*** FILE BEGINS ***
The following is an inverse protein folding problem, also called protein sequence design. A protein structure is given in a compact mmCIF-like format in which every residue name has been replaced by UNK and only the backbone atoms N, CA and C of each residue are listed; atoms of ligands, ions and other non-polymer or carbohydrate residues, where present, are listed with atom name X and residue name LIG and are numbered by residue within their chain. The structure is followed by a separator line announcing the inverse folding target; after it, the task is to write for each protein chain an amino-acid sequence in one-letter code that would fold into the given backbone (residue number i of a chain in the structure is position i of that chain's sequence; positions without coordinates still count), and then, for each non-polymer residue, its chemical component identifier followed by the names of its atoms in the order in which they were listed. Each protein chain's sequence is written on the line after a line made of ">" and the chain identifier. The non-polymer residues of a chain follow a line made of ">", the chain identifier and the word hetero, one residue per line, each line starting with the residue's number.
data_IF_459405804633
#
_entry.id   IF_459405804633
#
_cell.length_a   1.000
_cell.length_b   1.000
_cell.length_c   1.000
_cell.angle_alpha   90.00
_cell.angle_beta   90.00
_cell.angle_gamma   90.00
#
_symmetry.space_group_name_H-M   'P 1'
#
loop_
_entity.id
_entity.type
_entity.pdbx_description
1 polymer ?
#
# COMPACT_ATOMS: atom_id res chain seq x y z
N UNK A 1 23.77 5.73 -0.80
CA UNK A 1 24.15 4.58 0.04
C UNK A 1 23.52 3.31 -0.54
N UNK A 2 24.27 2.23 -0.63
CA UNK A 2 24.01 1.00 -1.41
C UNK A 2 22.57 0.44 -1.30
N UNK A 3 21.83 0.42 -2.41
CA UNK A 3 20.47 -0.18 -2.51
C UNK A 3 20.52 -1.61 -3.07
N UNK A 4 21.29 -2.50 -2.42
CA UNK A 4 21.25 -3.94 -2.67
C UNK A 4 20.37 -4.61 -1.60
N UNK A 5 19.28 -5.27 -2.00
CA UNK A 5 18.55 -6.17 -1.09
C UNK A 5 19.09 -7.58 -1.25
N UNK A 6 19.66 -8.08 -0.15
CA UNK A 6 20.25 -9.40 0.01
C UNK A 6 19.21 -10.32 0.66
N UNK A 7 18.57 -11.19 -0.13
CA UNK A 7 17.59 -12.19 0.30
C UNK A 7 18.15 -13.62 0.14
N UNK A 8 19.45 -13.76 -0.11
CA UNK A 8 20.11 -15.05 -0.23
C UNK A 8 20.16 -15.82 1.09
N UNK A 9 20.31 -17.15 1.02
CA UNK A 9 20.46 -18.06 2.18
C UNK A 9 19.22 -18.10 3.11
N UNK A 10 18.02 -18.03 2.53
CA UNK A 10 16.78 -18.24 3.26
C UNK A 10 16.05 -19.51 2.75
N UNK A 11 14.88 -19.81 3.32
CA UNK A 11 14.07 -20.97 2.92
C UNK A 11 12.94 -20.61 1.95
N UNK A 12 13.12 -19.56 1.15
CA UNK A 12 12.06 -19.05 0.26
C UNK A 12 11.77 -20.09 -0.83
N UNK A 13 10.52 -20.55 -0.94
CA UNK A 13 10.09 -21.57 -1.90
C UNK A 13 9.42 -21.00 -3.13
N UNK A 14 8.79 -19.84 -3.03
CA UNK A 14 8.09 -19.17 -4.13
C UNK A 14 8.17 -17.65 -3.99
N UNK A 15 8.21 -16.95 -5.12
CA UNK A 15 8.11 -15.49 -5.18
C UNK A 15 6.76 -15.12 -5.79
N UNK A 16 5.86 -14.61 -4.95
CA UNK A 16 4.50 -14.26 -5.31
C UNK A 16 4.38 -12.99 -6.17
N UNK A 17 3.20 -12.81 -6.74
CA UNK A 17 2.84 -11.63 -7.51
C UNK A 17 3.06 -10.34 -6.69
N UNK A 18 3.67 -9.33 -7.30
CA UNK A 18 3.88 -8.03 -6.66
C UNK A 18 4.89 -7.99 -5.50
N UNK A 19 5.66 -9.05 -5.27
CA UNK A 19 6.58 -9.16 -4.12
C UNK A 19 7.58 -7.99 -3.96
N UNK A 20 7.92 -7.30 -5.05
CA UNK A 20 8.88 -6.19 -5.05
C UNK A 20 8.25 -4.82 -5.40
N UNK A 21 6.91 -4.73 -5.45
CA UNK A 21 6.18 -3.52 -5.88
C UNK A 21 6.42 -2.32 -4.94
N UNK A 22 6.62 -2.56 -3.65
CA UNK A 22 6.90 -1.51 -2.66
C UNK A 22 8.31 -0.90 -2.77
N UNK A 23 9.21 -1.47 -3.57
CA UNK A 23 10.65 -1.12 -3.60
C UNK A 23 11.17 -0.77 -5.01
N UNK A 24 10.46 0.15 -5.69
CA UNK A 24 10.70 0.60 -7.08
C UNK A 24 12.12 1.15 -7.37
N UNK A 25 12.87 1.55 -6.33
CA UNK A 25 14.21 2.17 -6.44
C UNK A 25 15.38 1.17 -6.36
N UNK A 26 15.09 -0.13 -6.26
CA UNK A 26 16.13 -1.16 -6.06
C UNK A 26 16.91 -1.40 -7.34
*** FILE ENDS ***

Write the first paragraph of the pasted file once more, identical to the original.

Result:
The following is an inverse protein folding problem, also called protein sequence design. A protein structure is given in a compact mmCIF-like format in which every residue name has been replaced by UNK and only the backbone atoms N, CA and C of each residue are listed; atoms of ligands, ions and other non-polymer or carbohydrate residues, where present, are listed with atom name X and residue name LIG and are numbered by residue within their chain. The structure is followed by a separator line announcing the inverse folding target; after it, the task is to write for each protein chain an amino-acid sequence in one-letter code that would fold into the given backbone (residue number i of a chain in the structure is position i of that chain's sequence; positions without coordinates still count), and then, for each non-polymer residue, its chemical component identifier followed by the names of its atoms in the order in which they were listed. Each protein chain's sequence is written on the line after a line made of ">" and the chain identifier. The non-polymer residues of a chain follow a line made of ">", the chain identifier and the word hetero, one residue per line, each line starting with the residue's number.